“Speyside is a microcosm of Scots produce,” Steph says, adding that Moray adds the seafood element – langoustines, lobster and crab caught fresh from the firth. All of this is on show at 57.
But the sisters also maintain they would have no problem if their guests didn’t spend any time eating in the hotel.
“We know that if they have a good time then they will come back,” Steph says. “There’s so much to see and do in the area that it wouldn’t be right to keep them at the hotel.”
A happy welcome at Hearth
Another restaurant with local produce at its core is Hearth At The Old Mill Inn Brodie just outside of Forres on the Moray coast. Owners David and Sophie Maclean have turned a rundown pub just off the A96 into a cosy little space with amazing food.
David used to run a catering firm that delivered fine dining on a massive scale to events in the Middle East and Asia.
Hearth is a much smaller project that is proving very successful.
The restaurant – ably commanded by head chef Paul McKechnie – has a coveted AA Rosette award and a four-star rating for its five rooms.
My lunch there was a great combination of traditional pub food with Paul’s signature twists.
The Wye Valley asparagus and egg yolk came with a nutty dukkah sauce that really hit home. And the beef brisket with Yorkshire pudding was the perfect Sunday roast.
I was lucky to get the lunch roast – David, Sophie and Paul typically run three different menus a week at Hearth, which during the week and on Saturday is evening service only.
This variety, they said, is down to the the strength of the local supplier contacts they built up during the pandemic, which has allowed them a far freer hand in experimenting with different ingredients.
Moray’s daffodil sanctuary
Just down the road from The Old Mill Inn is Brodie Castle, a quiet, welcome retreat for anyone looking for a slice of history to go with their holiday.
My enthusiastic host for the castle tour was the bubbly Alex, whose passion for Scotland’s storied past almost spilled over as she showed me Brodie’s prize possession – a 1311 letter from Robert the Bruce to the then-Brodie laird.
The Playful Garden is a newer addition to the Brodie estate, which came into the hands of the National Trust in 1979.
The garden holds a number of fun attractions for children, including a giant bunny rabbit called – appropriately – Brodie.
My interest, however, was in the garden’s daffodil collection, a legacy of a previous Brodie laird’s fascination with the flower around the turn of the 19th Century.
The collection is one of just seven National Daffodil Collections recognised by the Royal Horticultural Society, and is responsible for many of the daffodil hybrids in use today.
Unfortunately, I’d just missed blooming season. But head gardener Chris, who I found dead-heading the last of this year’s crop, gave me a potted history of the collection.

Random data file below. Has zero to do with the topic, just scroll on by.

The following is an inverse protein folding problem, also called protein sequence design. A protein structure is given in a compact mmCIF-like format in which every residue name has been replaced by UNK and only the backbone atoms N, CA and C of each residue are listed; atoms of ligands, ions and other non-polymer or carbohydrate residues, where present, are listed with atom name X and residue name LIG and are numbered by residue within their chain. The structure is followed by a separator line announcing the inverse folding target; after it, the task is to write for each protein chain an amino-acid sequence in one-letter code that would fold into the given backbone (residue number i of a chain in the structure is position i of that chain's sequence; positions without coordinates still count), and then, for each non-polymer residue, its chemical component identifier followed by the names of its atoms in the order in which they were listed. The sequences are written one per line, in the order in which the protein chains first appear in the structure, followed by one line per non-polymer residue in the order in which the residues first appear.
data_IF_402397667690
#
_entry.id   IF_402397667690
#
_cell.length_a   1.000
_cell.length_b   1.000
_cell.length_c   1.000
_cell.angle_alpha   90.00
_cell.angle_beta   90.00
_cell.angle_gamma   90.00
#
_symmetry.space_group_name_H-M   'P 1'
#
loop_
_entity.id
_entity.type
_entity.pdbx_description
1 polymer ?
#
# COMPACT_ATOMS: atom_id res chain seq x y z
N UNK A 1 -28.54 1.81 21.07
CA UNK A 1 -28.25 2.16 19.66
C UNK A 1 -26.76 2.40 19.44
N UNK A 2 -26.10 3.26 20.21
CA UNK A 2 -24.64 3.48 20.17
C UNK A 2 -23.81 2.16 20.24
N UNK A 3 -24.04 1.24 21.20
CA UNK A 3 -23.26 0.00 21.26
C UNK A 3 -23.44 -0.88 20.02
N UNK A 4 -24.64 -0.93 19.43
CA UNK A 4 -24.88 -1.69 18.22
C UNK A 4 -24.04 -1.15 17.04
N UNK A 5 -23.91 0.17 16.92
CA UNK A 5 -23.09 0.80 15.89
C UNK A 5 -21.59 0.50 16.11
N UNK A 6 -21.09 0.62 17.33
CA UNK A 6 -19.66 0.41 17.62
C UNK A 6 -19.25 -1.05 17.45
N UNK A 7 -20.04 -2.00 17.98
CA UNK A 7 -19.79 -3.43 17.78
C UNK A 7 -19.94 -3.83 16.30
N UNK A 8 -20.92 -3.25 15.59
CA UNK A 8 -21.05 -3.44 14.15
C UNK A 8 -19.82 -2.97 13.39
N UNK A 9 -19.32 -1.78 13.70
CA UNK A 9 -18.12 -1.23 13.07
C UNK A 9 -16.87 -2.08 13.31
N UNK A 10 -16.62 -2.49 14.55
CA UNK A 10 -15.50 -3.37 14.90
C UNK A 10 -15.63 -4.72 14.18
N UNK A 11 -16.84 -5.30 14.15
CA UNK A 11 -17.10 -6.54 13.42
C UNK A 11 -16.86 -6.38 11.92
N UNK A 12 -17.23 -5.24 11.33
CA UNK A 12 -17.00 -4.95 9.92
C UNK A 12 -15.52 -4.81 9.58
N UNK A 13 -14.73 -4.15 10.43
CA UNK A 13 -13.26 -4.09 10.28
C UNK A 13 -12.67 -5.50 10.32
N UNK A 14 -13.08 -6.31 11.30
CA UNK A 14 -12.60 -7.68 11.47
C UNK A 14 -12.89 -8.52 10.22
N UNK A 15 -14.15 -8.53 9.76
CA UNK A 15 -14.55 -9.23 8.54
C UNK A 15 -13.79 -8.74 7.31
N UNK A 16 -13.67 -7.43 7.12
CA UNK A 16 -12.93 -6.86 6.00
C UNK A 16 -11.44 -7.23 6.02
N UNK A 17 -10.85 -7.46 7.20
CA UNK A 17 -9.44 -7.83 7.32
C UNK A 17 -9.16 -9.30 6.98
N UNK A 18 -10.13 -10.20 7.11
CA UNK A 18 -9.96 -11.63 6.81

Chris also told me about the oddity of maintaining the gardens during lockdown. The estate was virtually empty, with only a few people from the nearby villages dropping in from time to time. Chris, however, is happy to have people back – it gives him something to look at as he works.
“I once saw a boy use another boy as a sledge,” Chris says, pointing over to the hill the bunny lies on. “You don’t see that every day.”
Whisky with a difference
Benriach Distillery is also happy to see guests returning.
The subject of a major refurbishment just before the pandemic hit, the distillery hasn’t been able to make full use of its new and improved visitors centre.
Which is a shame, because the gift shop and tasting lounge is the perfect spot to kick back and sample some of Speyside’s most exciting whisky.
Whisky is something I’ve been trying to avoid on this trip around Speyside and Moray. But that is near impossible.
What Benriach typifies, however, is more modern thinking around the traditional act of turning malted barley, water and yeast into Scotland’s national drink.
Yes, it has the history and whisky heritage – it dates back to more than a hundred years, and is one of just two distilleries left in Speyside to use its own floor maltings.
But since US drinks giant Brown-Forman, which owns Jack Daniels, bought Benriach and sister distilleries Glenglassaugh and Glendornach in 2016, a lot of investment has flowed into the site.
Hence the new visitors centre, and the giant Instagram-friendly Ben Riach sign painted on the rackhouse at the entrance.
And the takeover probably had something to do with Benriach’s most daring play yet – appointing a female master blender!
Granted Rachel Barrie has worked in Scotch whisky for almost three decades, but in the largely masculine world of the spirits industry, her appointment in 2017 felt significant.
Benriach obviously agrees. They’ve put Rachel’s name on the front of every bottle.
And that’s something worth raising a glass to.